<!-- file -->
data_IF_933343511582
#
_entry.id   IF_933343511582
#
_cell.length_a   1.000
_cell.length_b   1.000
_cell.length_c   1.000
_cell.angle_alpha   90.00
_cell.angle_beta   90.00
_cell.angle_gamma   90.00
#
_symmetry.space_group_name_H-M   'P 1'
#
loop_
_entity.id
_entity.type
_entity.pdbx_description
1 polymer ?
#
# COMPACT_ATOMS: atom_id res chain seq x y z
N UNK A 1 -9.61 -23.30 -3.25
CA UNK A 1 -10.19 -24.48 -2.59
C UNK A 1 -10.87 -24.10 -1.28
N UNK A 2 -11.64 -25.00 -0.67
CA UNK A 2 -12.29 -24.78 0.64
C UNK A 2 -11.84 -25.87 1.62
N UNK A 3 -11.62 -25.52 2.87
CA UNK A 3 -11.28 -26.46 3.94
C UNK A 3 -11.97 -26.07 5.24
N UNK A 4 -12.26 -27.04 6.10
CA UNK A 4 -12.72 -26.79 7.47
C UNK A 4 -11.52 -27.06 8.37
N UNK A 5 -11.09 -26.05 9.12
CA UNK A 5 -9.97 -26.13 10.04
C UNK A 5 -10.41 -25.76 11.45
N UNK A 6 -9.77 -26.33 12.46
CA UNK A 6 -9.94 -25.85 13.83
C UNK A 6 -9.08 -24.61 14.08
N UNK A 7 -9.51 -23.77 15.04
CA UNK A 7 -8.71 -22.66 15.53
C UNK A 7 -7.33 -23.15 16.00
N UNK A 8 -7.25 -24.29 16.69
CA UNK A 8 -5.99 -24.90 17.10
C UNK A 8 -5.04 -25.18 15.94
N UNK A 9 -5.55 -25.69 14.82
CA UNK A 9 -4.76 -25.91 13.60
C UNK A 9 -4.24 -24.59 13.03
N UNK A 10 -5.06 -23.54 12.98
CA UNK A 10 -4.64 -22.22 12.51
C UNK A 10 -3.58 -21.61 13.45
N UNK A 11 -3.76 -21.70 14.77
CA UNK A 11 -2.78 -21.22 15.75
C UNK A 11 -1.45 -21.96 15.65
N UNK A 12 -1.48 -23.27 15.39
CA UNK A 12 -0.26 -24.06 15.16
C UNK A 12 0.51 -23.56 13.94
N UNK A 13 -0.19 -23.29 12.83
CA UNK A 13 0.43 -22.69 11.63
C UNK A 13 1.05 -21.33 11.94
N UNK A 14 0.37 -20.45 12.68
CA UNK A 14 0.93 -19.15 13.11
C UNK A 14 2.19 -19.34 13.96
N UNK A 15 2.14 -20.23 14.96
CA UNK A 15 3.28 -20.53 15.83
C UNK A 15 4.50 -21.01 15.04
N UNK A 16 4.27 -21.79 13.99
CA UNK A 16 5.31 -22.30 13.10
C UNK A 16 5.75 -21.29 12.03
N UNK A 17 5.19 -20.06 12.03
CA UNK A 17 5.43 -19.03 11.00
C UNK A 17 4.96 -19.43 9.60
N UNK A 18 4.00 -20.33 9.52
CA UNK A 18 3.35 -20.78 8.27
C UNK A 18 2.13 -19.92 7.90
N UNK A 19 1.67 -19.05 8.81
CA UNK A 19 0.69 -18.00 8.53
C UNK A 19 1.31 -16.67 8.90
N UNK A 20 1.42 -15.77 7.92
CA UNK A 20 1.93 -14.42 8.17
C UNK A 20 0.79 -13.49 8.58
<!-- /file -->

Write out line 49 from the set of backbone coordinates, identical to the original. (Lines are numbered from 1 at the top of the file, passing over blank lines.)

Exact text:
CA UNK A 10 -4.64 -22.22 12.51